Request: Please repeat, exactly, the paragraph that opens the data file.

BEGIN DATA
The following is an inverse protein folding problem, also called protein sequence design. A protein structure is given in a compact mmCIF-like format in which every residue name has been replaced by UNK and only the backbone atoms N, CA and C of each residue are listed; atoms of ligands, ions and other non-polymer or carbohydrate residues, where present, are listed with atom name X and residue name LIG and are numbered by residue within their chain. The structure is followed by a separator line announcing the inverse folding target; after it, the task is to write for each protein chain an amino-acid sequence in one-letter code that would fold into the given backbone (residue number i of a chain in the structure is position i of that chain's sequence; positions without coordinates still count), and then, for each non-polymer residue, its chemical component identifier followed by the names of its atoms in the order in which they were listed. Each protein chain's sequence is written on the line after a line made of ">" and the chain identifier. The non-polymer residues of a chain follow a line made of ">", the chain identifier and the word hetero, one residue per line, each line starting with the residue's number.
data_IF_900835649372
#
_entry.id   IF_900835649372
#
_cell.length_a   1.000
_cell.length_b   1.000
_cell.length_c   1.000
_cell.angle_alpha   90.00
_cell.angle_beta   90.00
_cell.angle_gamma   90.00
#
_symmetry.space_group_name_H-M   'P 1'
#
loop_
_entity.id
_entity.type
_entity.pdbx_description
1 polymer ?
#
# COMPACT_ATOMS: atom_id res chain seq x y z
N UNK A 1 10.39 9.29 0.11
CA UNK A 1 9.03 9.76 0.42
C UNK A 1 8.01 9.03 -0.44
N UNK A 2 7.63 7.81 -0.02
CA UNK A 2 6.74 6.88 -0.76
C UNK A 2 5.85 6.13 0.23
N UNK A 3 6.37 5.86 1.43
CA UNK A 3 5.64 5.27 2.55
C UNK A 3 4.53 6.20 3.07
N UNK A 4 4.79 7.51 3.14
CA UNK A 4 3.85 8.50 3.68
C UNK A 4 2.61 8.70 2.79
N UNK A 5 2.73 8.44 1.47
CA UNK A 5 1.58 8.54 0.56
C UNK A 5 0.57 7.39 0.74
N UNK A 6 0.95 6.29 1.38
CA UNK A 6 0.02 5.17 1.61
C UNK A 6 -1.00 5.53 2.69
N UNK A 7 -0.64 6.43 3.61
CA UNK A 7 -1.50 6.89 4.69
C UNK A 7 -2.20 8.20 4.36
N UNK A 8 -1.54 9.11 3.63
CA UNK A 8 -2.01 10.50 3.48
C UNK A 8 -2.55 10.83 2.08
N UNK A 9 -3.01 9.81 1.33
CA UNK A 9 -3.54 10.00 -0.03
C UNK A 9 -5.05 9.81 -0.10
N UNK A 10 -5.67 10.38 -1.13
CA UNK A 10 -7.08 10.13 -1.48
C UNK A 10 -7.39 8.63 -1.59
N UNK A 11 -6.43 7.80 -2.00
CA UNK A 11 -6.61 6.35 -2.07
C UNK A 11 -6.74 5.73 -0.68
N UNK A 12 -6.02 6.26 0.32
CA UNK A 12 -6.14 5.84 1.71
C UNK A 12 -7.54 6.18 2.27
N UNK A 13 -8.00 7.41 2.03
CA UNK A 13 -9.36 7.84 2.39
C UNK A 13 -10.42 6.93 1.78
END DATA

The following is an inverse protein folding problem, also called protein sequence design. A protein structure is given in a compact mmCIF-like format in which every residue name has been replaced by UNK and only the backbone atoms N, CA and C of each residue are listed; atoms of ligands, ions and other non-polymer or carbohydrate residues, where present, are listed with atom name X and residue name LIG and are numbered by residue within their chain. The structure is followed by a separator line announcing the inverse folding target; after it, the task is to write for each protein chain an amino-acid sequence in one-letter code that would fold into the given backbone (residue number i of a chain in the structure is position i of that chain's sequence; positions without coordinates still count), and then, for each non-polymer residue, its chemical component identifier followed by the names of its atoms in the order in which they were listed. Each protein chain's sequence is written on the line after a line made of ">" and the chain identifier. The non-polymer residues of a chain follow a line made of ">", the chain identifier and the word hetero, one residue per line, each line starting with the residue's number.